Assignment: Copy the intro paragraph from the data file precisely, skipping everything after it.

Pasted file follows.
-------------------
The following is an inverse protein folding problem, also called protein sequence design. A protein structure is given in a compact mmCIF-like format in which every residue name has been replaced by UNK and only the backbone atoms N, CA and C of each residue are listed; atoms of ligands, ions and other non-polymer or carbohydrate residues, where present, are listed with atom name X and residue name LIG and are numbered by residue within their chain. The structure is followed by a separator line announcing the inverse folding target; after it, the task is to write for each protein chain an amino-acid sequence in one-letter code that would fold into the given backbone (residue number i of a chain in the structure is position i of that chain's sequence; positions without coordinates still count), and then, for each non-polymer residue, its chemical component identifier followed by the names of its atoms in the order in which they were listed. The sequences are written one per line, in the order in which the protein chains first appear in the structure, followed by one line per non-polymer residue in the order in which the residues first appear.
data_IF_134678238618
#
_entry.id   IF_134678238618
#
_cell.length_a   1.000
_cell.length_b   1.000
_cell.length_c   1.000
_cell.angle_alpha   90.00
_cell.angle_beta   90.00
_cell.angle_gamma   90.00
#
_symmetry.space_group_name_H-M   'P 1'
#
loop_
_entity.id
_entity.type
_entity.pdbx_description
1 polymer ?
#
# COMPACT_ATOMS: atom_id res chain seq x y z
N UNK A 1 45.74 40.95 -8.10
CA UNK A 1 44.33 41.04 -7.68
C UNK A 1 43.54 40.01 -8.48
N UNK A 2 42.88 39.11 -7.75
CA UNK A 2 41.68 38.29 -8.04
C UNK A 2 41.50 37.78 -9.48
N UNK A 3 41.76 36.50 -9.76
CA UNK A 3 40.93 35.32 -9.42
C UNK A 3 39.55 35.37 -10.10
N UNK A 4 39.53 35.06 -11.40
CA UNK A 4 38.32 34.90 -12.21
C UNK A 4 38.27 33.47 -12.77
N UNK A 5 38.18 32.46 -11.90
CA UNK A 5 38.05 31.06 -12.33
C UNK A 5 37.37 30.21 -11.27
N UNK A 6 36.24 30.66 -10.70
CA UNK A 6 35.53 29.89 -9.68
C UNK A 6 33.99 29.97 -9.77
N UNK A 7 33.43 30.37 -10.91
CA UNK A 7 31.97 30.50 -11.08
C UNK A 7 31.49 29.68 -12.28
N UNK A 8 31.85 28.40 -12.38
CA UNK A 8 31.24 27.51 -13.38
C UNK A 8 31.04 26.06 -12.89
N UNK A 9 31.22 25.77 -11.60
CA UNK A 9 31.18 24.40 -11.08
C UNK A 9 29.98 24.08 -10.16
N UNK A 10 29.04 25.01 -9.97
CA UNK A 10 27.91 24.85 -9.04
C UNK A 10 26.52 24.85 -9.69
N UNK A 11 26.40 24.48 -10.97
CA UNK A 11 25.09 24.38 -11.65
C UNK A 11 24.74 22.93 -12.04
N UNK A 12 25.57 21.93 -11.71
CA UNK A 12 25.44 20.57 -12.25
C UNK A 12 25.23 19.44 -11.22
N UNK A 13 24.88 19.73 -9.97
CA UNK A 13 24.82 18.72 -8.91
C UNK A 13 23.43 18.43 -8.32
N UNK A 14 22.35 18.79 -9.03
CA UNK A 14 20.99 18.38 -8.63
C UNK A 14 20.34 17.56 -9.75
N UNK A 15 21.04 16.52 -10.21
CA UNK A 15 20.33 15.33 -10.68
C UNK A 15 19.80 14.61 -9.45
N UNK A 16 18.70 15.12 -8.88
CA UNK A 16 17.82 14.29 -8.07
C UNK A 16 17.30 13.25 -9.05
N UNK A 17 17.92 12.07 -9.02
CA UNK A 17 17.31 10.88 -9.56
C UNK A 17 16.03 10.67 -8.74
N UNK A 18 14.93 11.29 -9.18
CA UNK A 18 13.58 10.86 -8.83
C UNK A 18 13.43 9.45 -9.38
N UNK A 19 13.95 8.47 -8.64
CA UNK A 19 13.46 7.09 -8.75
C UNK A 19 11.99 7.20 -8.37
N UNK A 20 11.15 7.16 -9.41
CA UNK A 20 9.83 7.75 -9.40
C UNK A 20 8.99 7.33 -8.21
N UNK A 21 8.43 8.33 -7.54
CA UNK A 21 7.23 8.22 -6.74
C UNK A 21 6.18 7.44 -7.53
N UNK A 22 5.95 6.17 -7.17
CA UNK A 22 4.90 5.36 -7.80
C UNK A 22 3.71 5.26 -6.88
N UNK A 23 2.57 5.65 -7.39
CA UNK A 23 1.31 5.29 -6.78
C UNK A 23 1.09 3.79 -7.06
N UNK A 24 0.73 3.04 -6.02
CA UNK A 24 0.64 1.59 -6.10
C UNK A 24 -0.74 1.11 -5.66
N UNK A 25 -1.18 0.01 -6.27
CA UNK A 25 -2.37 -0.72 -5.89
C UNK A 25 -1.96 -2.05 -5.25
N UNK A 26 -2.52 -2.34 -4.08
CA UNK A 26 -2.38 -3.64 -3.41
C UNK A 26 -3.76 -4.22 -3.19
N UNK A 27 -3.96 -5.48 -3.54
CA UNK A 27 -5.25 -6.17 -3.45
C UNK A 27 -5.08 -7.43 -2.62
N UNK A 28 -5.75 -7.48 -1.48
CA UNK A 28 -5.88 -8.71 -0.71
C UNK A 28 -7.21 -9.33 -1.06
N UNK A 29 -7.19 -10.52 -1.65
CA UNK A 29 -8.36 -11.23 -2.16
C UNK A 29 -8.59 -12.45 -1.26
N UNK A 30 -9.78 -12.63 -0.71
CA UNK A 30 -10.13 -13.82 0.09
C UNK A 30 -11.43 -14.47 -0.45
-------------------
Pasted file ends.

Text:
The following is an inverse protein folding problem, also called protein sequence design. A protein structure is given in a compact mmCIF-like format in which every residue name has been replaced by UNK and only the backbone atoms N, CA and C of each residue are listed; atoms of ligands, ions and other non-polymer or carbohydrate residues, where present, are listed with atom name X and residue name LIG and are numbered by residue within their chain. The structure is followed by a separator line announcing the inverse folding target; after it, the task is to write for each protein chain an amino-acid sequence in one-letter code that would fold into the given backbone (residue number i of a chain in the structure is position i of that chain's sequence; positions without coordinates still count), and then, for each non-polymer residue, its chemical component identifier followed by the names of its atoms in the order in which they were listed. The sequences are written one per line, in the order in which the protein chains first appear in the structure, followed by one line per non-polymer residue in the order in which the residues first appear.